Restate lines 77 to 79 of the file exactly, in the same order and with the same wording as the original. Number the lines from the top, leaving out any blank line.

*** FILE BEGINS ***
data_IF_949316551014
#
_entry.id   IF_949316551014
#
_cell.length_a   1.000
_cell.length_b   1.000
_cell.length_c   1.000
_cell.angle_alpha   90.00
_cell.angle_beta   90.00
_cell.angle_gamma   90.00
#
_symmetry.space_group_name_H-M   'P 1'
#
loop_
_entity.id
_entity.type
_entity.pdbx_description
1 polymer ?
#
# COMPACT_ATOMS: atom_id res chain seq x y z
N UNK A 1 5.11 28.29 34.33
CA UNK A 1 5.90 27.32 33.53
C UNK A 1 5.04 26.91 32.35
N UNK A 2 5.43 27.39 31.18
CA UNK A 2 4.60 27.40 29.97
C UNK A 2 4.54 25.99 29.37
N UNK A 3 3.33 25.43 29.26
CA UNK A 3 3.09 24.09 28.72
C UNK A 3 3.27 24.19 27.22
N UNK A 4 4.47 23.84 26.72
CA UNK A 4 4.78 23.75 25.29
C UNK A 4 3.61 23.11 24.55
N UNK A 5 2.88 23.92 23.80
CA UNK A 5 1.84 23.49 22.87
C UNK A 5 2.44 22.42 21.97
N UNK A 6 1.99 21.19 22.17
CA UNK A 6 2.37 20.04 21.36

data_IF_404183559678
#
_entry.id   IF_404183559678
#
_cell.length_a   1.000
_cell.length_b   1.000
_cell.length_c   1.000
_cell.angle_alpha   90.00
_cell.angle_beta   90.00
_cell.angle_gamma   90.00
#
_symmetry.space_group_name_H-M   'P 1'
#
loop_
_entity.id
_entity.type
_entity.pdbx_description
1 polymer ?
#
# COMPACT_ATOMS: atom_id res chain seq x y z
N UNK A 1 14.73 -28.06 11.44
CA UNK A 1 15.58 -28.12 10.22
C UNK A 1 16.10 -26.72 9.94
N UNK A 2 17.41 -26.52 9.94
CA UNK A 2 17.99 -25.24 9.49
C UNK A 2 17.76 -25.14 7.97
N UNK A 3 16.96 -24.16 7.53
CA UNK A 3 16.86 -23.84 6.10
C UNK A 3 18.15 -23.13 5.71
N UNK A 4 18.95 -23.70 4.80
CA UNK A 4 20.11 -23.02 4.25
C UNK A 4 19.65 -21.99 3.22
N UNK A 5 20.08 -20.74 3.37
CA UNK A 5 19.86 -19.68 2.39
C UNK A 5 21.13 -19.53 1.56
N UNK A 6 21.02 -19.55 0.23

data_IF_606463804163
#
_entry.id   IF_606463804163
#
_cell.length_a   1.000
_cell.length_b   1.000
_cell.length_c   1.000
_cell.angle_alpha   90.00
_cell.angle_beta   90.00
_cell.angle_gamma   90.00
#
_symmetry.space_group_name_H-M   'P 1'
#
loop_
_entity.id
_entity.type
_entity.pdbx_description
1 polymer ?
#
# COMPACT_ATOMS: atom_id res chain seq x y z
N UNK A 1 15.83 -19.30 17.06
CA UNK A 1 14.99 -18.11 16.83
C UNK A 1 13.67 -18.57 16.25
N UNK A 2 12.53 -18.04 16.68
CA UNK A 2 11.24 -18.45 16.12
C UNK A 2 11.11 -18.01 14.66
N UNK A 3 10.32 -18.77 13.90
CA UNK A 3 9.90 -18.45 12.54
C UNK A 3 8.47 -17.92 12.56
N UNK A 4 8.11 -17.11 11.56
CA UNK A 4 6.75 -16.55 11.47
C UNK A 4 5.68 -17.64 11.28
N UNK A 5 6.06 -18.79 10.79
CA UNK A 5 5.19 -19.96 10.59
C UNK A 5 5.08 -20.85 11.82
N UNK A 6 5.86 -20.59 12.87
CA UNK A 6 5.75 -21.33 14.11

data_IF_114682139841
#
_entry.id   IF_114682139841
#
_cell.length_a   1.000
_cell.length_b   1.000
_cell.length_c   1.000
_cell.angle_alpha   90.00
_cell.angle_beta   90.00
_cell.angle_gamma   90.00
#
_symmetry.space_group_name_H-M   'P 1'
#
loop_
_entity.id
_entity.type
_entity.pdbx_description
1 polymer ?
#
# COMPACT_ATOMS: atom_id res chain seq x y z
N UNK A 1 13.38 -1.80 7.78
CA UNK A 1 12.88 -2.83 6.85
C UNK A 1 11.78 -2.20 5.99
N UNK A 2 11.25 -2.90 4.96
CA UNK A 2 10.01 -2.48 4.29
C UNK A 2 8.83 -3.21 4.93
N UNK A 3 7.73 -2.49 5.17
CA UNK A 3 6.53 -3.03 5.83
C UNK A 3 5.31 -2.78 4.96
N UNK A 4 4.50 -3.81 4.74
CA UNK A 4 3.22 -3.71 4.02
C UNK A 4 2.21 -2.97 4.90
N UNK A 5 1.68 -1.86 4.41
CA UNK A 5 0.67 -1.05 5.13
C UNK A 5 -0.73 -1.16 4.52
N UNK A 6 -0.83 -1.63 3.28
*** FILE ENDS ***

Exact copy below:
#
_cell.length_a   1.000
_cell.length_b   1.000